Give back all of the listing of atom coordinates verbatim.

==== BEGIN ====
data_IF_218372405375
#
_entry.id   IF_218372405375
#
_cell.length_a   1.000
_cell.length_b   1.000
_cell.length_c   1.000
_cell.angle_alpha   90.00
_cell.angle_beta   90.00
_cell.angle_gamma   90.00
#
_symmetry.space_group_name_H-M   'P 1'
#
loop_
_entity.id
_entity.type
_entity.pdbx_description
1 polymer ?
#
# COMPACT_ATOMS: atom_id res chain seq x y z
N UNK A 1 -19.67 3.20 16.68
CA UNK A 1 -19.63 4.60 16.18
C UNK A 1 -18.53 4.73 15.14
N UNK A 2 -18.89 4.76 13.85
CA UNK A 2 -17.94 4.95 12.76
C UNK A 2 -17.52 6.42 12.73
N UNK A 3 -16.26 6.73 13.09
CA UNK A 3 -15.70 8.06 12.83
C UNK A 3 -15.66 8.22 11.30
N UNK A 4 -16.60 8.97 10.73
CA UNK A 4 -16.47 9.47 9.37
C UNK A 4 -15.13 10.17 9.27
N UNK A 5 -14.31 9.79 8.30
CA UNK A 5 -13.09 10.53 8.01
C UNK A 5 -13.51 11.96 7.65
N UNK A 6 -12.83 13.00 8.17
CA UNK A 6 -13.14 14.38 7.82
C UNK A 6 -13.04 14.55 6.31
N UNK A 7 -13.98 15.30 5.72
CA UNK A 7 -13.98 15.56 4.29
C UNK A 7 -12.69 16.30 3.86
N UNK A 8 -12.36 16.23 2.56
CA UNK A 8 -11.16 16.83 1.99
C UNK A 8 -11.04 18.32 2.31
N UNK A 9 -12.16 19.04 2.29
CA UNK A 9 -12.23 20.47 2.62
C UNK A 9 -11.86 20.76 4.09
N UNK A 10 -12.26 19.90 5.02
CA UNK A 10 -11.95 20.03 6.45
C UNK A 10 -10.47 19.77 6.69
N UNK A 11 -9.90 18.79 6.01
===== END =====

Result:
data_IF_218372405375
#
_entry.id   IF_218372405375
#
_cell.length_a   1.000
_cell.length_b   1.000
_cell.length_c   1.000
_cell.angle_alpha   90.00
_cell.angle_beta   90.00
_cell.angle_gamma   90.00
#
_symmetry.space_group_name_H-M   'P 1'
#
loop_
_entity.id
_entity.type
_entity.pdbx_description
1 polymer ?
#
# COMPACT_ATOMS: atom_id res chain seq x y z
N UNK A 1 -19.67 3.20 16.68
CA UNK A 1 -19.63 4.60 16.18
C UNK A 1 -18.53 4.73 15.14
N UNK A 2 -18.89 4.76 13.85
CA UNK A 2 -17.94 4.95 12.76
C UNK A 2 -17.52 6.42 12.73
N UNK A 3 -16.26 6.73 13.09
CA UNK A 3 -15.70 8.06 12.83
C UNK A 3 -15.66 8.22 11.30
N UNK A 4 -16.60 8.97 10.73
CA UNK A 4 -16.47 9.47 9.37
C UNK A 4 -15.13 10.17 9.27
N UNK A 5 -14.31 9.79 8.30
CA UNK A 5 -13.09 10.53 8.01
C UNK A 5 -13.51 11.96 7.65
N UNK A 6 -12.83 13.00 8.17
CA UNK A 6 -13.14 14.38 7.82
C UNK A 6 -13.04 14.55 6.31
N UNK A 7 -13.98 15.30 5.72
CA UNK A 7 -13.98 15.56 4.29
C UNK A 7 -12.69 16.30 3.86
N UNK A 8 -12.36 16.23 2.56
CA UNK A 8 -11.16 16.83 1.99
C UNK A 8 -11.04 18.32 2.31
N UNK A 9 -12.16 19.04 2.29
CA UNK A 9 -12.23 20.47 2.62
C UNK A 9 -11.86 20.76 4.09
N UNK A 10 -12.26 19.90 5.02
CA UNK A 10 -11.95 20.03 6.45
C UNK A 10 -10.47 19.77 6.69
N UNK A 11 -9.90 18.79 6.01